Some of the surviving members of the Little Rock Nine– the brave group of African American students who integrated Little Rock Central High School in 1957 while facing down violent threats from white segregationists– are publicly criticizing the Arkansas Department of Education.
The state recently imposed restrictions on Advanced Placement (AP) African American Studies. While Arkansas is not prohibiting students from enrolling in the class, the department has warned that the credits would not count towards their graduation requirements.
The education department “has argued that since the course is still being piloted, it’s unclear whether it runs afoul of a state law signed by Republican Gov. Sarah Huckabee Sanders in March banning the teaching of ‘critical race theory,’” (CRT).
As ESSENCE has previously reported, CRT has become the touchstone of Republican talking points, with conservatives deeming the term all-encompassing with respect to teaching about race. While CRT bans have been enacted throughout the country, much of the policy language against it has been vague. However, it is still contributing to the elimination of African American history courses.
Civil rights activist and Little Rock Nine member Elizabeth Eckford said, “I think the attempts to erase history is working for the Republican Party,” adding, “They have some boogeyman that [is] really popular with their supporters.”
Fellow Little Rock Nine member Terrence Roberts stated “All nine of us suffered physically and emotionally,” and he recognizes that there are those who refuse to confront the realities of our nation’s history. “..[T]hose who once harangued them as children don’t want the evidence displayed,” writer Bracey Harris at NBCNews observes.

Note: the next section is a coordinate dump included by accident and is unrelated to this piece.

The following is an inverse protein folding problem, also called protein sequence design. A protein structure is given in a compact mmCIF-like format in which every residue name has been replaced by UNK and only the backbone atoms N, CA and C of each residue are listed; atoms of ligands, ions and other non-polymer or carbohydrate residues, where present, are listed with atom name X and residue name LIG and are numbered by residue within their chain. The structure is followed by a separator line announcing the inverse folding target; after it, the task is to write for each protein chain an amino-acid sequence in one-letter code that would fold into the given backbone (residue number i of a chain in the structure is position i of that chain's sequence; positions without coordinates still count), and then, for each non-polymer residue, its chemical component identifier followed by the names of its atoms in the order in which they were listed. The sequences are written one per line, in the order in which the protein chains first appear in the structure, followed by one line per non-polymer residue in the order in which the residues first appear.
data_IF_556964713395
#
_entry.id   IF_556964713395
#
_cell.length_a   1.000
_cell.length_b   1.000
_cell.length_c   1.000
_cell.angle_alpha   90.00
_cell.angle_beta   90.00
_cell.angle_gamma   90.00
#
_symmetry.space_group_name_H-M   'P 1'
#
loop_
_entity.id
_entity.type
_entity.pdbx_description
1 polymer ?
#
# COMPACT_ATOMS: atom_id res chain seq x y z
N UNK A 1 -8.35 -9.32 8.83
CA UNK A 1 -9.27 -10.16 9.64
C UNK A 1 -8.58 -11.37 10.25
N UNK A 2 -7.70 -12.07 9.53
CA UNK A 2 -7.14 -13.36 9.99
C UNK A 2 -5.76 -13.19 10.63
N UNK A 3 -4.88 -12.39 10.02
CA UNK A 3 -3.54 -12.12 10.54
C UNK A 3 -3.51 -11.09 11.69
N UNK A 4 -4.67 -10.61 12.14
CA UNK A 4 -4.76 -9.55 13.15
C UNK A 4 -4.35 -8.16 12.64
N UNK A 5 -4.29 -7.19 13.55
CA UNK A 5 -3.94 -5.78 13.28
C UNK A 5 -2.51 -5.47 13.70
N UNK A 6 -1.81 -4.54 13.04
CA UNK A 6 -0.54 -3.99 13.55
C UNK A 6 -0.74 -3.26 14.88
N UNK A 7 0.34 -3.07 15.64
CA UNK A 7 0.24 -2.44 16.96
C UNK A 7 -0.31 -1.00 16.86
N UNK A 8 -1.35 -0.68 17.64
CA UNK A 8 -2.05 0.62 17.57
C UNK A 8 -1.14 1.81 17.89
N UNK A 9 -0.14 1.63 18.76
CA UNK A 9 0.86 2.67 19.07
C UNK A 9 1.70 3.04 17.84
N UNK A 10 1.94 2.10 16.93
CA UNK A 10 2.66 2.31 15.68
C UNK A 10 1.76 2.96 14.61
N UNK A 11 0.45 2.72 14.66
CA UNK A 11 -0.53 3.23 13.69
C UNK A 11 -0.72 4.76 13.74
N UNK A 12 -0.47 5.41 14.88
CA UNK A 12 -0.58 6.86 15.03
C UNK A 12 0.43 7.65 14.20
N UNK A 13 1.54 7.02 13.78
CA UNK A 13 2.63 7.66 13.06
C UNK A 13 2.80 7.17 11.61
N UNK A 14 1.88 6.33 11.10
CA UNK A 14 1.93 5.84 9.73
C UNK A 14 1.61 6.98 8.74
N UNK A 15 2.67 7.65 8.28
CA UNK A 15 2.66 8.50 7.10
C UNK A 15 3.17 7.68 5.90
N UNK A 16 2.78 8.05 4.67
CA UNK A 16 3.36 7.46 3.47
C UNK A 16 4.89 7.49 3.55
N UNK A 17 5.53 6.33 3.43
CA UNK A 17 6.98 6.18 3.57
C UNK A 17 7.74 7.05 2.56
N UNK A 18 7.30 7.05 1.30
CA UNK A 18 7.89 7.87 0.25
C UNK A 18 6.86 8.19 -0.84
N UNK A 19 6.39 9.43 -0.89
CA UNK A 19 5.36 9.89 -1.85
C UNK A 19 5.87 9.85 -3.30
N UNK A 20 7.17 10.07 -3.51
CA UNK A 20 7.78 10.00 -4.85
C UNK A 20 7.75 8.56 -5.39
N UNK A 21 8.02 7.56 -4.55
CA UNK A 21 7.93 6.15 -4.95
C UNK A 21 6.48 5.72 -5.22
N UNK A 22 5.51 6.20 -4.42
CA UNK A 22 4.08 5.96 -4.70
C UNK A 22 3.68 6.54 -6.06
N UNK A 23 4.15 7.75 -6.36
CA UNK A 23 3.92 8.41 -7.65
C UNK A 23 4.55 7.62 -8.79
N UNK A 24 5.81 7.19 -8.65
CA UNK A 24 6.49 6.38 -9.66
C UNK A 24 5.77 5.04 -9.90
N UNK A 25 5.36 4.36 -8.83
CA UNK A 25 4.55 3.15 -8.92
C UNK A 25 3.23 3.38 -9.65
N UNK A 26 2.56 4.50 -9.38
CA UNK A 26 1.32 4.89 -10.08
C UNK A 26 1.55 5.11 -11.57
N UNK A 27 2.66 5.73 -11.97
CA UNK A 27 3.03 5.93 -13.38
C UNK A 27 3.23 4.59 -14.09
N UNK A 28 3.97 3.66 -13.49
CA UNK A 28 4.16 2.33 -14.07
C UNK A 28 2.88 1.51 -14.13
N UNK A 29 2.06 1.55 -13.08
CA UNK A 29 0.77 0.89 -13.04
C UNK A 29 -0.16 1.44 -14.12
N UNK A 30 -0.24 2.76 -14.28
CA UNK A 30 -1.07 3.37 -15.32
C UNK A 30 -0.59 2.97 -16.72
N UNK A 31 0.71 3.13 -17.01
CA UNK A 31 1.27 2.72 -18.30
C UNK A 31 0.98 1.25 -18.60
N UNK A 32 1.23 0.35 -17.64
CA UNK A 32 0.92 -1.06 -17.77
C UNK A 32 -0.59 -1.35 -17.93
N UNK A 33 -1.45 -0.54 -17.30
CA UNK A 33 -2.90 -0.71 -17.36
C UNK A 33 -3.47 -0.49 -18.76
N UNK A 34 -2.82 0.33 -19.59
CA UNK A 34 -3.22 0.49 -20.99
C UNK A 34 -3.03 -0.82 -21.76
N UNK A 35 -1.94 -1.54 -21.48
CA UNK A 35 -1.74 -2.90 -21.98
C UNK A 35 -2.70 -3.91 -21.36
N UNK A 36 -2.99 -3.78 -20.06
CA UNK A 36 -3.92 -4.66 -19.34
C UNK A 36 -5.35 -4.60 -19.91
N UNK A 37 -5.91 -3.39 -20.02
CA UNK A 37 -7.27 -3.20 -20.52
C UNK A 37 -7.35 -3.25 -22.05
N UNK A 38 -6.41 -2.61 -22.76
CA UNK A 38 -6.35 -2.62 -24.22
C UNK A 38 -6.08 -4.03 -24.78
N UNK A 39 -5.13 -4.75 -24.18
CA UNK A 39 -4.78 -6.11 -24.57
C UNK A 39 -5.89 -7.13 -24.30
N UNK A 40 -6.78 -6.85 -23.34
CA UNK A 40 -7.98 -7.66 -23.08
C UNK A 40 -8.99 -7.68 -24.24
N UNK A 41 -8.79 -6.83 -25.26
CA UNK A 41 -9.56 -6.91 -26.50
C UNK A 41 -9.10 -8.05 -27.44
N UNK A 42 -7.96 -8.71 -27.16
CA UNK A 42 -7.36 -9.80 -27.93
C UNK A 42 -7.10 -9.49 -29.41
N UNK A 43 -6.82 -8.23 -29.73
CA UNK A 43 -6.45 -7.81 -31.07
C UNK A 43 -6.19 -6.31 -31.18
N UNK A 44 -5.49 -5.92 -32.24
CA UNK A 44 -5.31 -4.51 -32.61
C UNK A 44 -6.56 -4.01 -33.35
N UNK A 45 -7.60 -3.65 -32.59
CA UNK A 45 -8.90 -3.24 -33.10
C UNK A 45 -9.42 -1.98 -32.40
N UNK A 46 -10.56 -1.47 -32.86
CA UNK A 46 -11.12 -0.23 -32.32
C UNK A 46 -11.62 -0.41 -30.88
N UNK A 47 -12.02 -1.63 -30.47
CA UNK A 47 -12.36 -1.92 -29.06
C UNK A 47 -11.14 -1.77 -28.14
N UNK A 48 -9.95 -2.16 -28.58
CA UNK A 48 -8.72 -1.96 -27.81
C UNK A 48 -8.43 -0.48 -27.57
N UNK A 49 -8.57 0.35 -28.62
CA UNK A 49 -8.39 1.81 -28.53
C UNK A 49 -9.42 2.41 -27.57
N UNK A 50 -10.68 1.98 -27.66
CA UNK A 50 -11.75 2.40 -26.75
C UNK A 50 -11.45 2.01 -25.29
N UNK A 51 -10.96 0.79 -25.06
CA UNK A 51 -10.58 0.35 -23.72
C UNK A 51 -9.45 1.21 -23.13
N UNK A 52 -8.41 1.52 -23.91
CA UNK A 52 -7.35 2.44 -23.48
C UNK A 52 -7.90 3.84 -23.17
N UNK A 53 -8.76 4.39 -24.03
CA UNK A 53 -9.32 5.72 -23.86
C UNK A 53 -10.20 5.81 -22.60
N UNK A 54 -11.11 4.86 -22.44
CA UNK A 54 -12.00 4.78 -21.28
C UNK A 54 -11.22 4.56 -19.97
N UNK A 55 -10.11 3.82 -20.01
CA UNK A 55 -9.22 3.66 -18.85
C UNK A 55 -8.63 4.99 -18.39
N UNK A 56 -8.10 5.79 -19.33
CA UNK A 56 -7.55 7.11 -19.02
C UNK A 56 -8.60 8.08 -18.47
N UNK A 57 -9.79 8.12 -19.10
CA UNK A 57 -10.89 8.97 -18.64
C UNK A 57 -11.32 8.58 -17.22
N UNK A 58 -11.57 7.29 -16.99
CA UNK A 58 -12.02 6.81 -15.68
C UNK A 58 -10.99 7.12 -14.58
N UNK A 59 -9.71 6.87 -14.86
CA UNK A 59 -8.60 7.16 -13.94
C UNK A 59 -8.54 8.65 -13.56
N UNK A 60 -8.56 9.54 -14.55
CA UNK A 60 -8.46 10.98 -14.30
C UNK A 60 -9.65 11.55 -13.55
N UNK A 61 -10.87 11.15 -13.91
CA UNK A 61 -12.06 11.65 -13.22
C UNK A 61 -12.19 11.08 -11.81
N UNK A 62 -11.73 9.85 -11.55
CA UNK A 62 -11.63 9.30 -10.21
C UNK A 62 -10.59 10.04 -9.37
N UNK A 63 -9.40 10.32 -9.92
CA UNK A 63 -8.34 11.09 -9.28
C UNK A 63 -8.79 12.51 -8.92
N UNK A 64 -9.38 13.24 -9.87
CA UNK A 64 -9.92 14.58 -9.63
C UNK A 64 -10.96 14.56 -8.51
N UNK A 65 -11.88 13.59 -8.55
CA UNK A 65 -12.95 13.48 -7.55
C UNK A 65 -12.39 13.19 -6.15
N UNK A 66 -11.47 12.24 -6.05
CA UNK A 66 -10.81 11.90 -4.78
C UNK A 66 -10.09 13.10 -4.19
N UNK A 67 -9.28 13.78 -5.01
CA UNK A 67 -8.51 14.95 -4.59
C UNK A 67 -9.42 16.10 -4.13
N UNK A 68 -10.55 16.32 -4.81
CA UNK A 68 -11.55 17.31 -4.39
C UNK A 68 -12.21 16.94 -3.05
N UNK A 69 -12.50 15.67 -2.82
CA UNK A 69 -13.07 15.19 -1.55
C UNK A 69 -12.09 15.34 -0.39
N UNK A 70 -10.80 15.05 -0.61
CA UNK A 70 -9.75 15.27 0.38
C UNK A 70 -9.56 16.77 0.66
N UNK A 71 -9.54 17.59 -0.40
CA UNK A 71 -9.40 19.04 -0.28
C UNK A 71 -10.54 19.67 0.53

“At a ‘bare minimum’…there shouldn’t be ‘laws restricting their ability to learn, or what they could learn,’” Roberts told the outlet, who sadly isn’t surprised by this latest turn of events. “I know there are voices pushing back…The question is, will they be successful?” he continued.
Just last Thursday Gov. Sanders told Fox News “she wanted schools to focus on ‘the basics of teaching math, of teaching reading, writing and American history… We cannot perpetuate a lie to our students and push this propaganda leftist agenda teaching our kids to hate America and hate one another.’”
Not all schools are bowing down, and six schools have stated they are going to continue offering and teaching the course. According to Business Insider, “In the North Little Rock and Jacksonville North Pulaski school districts, officials announced that the course would count as a ‘local elective’ instead.”
NAACP director of Education Innovation and Research Ivory Toldson spoke with five members of the Little Rock Nine and relayed “that they see the criticism of the AP course ‘as a broader attack on Black history.’”
“These are the larger issues I wish they would talk about as they go on defense about this issue,” Toldson continued, saying, “They really should be setting forth the plan to make sure all Black students in Arkansas have equal access to a quality education.”